I offered a list of Twitter etiquette tips for journalists — or anyone — a while back, and it got quite a buzz around the Twitterverse. Here’s round two: My updated list of what not to do on Twitter.
1. Don’t send an automated welcome direct message. I am not a fan of automated anything on Twitter because it’s a medium dependent on conversation, and automated conversations just aren’t fun. But the automated welcome direct message has really come to annoy me.
In the face-to-face world, we never walk up to someone we have just met and play them an oral automated message or hold a sign that says: “You’re going to love what I have to say.” So don’t do it virtually. It comes across as really spammy. And if it’s meant as a joke, it usually comes off as stupid, not funny. And if it includes a bid to “read your blog” with a link, it really is just junk mail. If it was in print form, I’d chuck it right in the recycling bin. If you want to welcome me to your community of followers, fine. It’s OK to send a real direct message that’s unique to me.
Talk to me — not at me.
2. Don’t protect your tweets. I’m not sure what the value of Twitter is if people can’t read your tweets. Really, why are you using a public medium for something so personal that it needs to be protected. I have a pretty iron-clad rule that I won’t follow people who protect their tweets. I break this rule only for people I know in the “real” world. I guess it’s OK if you use Twitter to whisper sweet nothings to a few people, but I’m not sure Twitter is the right place for that.
3. Don’t leave your bio blank. Let’s face it: It takes about 30 second to fill out a Twitter bio for your profile page. Do it. It is one of the main ways people decide whether to follow you. I’m to the point where I pretty much won’t follow someone with a blank bio because I figure: If the person isn’t dedicated enough to fill out a bio, what could they have to say that I’d want to hear.
Now I realize some people get stopped because they want to make their bio clever or funny. They try a few things but feel the result is too bland, so they drop it. My advice: Don’t. I’d be more likely to follow someone who has a straightforward bio than someone with no bio at all. What I’m really looking for is whether the person tweets about topics that interest me: the media, social media, technology, mommyhood.
And while you’re at it, add a picture, please.
4. Don’t end a tweet with “please retweet.” It comes across, at least to me, as sort of icky. If your tweet is retweet-worthy, it will get retweeted, trust me. And if you want insurance, chat offline with your real, honest-to-God friends who happen to be on Twitter and ask them to retweet it for you. But don’t ask the whole Twitterverse.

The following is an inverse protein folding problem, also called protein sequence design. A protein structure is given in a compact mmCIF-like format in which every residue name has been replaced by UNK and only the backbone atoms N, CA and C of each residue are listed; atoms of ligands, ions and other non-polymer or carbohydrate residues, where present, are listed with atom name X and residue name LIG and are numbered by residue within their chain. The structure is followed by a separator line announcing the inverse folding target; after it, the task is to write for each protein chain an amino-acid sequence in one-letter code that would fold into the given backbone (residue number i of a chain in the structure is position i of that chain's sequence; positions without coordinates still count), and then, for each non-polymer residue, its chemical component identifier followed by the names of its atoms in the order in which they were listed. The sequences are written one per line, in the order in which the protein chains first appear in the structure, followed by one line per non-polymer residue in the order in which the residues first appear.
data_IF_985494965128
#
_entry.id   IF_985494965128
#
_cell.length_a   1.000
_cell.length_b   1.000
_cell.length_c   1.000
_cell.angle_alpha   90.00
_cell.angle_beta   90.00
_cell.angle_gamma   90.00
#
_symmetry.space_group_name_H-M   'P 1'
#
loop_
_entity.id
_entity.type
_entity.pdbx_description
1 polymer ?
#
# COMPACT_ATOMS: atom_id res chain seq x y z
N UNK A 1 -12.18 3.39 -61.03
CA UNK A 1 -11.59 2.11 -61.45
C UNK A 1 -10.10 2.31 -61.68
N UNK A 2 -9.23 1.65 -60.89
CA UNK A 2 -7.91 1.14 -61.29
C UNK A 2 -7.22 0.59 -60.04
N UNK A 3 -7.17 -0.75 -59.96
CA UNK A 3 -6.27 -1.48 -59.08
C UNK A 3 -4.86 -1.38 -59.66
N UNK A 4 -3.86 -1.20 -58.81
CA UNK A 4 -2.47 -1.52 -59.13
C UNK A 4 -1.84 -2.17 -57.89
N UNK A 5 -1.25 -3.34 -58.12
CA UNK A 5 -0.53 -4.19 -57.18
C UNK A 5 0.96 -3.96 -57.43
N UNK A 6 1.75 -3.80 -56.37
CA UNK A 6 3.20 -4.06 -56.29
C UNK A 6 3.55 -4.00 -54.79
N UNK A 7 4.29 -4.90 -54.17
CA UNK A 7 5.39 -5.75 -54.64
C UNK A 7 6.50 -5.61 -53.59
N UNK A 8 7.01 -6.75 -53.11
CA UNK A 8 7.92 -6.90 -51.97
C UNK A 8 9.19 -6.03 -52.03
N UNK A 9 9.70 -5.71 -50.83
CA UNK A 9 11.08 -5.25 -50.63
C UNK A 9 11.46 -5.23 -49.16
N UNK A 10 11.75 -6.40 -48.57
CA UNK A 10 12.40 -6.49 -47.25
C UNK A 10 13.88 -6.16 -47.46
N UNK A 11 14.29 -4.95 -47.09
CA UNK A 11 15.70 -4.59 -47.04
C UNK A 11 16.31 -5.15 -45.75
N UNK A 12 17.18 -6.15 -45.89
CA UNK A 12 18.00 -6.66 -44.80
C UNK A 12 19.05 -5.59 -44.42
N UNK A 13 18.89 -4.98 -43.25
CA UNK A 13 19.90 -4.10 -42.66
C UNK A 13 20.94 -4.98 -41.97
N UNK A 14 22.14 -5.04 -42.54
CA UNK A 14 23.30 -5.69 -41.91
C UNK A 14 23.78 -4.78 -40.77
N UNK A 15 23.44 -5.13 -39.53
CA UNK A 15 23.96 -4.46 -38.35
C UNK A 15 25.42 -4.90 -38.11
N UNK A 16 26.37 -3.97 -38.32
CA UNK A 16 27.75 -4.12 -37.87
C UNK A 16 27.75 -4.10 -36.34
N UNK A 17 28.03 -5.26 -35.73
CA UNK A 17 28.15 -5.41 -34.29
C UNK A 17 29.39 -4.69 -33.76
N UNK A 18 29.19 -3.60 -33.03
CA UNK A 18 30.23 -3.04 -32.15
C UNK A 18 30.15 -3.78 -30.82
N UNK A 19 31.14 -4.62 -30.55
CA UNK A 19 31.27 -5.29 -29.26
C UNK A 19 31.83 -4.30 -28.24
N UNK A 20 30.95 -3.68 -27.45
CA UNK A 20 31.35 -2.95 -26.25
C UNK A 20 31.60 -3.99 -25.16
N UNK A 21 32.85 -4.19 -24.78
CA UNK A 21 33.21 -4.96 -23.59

To me it’s a bit like the rule on gifts for a wedding. If the bride and groom prefer money to blenders and toasters, that’s perfectly reasonable, especially if they’re planning a destination wedding in Hawaii, and they don’t want to haul lots of boxes back to the mainland. But it’s rude to put on the invitation: “Money preferred.” The way to handle that is through back channels. The mother of the bride tells her sisters, who tell their sisters, and soon everyone kind of knows to bring cash, not towels.
I realize retweeting and gifting a wedded couple aren’t exactly the same thing. But I think the commonality is this: In almost every situation, it’s rude to tell people what to do. “Please retweet” kind of steps over that line, at least for me.
5. Don’t tweet your own blog post more than three times a day. I regularly tweet my own blog posts, and I believe there is absolutely nothing wrong with that, as long as one also tweets other things. I’ve also found value in tweeting at different points of the day, to catch people in different times zones or who aren’t on Twitter all day. But enough is enough.
Again, the conversation metaphor is apt. Talk about yourself all the time when you meet new people at a party and you’re bound to be alone soon. I call it the 3-year-old syndrome. If you’ve had a 3-year-old (or ever been around one), you know what I mean. Three-year-olds are completely self-absorbed. I say that without malice. My kids were adorable at 3, and very young children are supposed to be self-absorbed. It’s how they survive. They need to get adults to do things for them. (Thank God, they are also incredibly cute.)
But the thing is most of us grow out of that, at least we should. For some reason, some people slip back into the terrible 3s on Twitter. (I know it’s usually called the Terrible 2s, but in my experience, 3-year-olds have it worse than 2-year-olds.) Resist the urge. Don’t regress. Grown-ups don’t do that.
Coming soon: My FourSquare etiquette rules.
What’s your Twitter pet peeve? What do you think of mine? Post a comment.